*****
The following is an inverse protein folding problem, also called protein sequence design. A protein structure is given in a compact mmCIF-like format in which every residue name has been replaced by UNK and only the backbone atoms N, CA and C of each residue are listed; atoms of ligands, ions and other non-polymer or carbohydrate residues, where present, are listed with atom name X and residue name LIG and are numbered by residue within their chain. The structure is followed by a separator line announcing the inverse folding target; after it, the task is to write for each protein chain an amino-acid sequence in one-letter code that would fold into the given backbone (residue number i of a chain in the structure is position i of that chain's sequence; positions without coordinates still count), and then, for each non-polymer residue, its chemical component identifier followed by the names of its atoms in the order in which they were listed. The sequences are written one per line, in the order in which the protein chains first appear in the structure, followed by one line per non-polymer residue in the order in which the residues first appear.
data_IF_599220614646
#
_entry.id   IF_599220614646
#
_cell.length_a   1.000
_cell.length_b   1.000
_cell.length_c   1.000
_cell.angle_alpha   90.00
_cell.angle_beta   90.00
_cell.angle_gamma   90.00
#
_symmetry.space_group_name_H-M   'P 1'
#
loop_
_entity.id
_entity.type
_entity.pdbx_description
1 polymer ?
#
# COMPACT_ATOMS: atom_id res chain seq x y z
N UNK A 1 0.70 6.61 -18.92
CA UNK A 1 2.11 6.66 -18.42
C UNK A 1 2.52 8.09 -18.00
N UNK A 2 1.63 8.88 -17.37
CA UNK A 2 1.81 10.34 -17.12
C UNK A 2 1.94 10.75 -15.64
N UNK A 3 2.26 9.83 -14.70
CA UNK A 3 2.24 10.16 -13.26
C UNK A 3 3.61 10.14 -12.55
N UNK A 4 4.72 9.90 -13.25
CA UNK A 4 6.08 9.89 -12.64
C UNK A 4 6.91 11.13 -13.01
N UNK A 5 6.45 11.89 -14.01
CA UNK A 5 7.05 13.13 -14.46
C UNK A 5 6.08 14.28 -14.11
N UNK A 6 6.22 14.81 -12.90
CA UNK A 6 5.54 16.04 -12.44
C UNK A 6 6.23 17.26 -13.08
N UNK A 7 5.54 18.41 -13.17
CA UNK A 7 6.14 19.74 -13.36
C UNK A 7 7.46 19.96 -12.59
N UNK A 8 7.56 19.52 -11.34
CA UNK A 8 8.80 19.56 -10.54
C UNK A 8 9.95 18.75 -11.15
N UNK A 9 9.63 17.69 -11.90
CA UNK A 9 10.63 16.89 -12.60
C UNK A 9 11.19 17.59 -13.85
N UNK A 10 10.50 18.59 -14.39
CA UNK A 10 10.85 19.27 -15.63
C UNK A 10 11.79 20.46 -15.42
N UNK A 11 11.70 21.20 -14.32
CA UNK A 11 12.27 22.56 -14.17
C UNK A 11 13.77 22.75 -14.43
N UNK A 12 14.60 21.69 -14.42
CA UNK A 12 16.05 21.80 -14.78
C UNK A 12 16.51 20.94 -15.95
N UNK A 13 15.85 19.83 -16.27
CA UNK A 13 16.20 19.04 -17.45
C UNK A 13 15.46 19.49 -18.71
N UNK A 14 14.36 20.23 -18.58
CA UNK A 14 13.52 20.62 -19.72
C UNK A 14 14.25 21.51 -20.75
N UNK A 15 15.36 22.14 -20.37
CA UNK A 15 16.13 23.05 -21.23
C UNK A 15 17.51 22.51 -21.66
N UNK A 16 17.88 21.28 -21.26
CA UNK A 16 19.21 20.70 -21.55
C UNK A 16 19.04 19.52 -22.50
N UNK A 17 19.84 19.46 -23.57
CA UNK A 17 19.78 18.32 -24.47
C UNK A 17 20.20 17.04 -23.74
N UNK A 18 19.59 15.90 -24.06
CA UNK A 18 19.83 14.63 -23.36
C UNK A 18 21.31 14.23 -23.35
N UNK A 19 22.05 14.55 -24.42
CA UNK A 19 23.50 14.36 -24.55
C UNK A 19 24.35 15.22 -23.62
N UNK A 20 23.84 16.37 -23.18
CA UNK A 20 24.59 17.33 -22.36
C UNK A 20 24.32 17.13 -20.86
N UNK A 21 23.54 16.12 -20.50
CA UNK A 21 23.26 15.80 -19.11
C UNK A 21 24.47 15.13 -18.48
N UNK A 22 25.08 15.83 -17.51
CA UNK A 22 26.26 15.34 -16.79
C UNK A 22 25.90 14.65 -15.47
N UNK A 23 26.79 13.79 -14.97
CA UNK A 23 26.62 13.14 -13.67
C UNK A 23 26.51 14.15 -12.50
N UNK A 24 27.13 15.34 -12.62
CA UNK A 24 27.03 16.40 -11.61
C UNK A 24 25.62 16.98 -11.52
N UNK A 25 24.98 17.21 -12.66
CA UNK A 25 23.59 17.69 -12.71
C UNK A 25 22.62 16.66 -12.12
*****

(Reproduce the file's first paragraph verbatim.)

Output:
The following is an inverse protein folding problem, also called protein sequence design. A protein structure is given in a compact mmCIF-like format in which every residue name has been replaced by UNK and only the backbone atoms N, CA and C of each residue are listed; atoms of ligands, ions and other non-polymer or carbohydrate residues, where present, are listed with atom name X and residue name LIG and are numbered by residue within their chain. The structure is followed by a separator line announcing the inverse folding target; after it, the task is to write for each protein chain an amino-acid sequence in one-letter code that would fold into the given backbone (residue number i of a chain in the structure is position i of that chain's sequence; positions without coordinates still count), and then, for each non-polymer residue, its chemical component identifier followed by the names of its atoms in the order in which they were listed. The sequences are written one per line, in the order in which the protein chains first appear in the structure, followed by one line per non-polymer residue in the order in which the residues first appear.